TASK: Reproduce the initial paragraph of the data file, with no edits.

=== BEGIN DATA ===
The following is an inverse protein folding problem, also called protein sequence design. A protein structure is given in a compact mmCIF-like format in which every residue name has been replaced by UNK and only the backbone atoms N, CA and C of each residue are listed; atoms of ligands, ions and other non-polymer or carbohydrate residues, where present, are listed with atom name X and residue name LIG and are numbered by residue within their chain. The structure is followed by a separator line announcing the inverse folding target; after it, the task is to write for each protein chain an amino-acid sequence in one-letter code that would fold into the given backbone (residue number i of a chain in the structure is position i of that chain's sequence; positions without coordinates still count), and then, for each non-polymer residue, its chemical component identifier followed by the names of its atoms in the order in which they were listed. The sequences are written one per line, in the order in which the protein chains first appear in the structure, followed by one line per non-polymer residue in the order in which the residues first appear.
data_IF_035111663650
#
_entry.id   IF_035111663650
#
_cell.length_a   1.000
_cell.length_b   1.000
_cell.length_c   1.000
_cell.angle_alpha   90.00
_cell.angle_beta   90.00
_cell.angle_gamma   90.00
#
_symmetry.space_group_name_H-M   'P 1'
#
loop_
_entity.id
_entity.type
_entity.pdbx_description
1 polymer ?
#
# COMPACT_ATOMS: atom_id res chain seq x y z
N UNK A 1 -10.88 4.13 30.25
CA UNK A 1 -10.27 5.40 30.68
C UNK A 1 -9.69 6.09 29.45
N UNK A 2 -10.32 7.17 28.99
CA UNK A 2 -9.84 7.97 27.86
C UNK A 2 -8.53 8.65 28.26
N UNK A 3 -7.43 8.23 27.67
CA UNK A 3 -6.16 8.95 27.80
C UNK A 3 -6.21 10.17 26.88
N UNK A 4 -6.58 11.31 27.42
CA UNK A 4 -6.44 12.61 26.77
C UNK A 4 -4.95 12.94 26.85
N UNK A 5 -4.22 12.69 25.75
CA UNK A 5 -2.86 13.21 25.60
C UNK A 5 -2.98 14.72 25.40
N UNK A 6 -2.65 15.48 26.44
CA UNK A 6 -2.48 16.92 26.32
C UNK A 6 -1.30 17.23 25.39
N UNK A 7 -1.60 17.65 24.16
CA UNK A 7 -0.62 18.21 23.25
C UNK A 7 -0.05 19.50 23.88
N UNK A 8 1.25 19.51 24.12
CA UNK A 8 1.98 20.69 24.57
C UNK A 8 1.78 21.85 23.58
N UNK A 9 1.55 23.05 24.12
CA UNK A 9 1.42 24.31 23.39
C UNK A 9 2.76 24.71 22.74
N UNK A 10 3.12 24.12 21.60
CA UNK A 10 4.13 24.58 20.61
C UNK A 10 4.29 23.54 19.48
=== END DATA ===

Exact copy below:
The following is an inverse protein folding problem, also called protein sequence design. A protein structure is given in a compact mmCIF-like format in which every residue name has been replaced by UNK and only the backbone atoms N, CA and C of each residue are listed; atoms of ligands, ions and other non-polymer or carbohydrate residues, where present, are listed with atom name X and residue name LIG and are numbered by residue within their chain. The structure is followed by a separator line announcing the inverse folding target; after it, the task is to write for each protein chain an amino-acid sequence in one-letter code that would fold into the given backbone (residue number i of a chain in the structure is position i of that chain's sequence; positions without coordinates still count), and then, for each non-polymer residue, its chemical component identifier followed by the names of its atoms in the order in which they were listed. The sequences are written one per line, in the order in which the protein chains first appear in the structure, followed by one line per non-polymer residue in the order in which the residues first appear.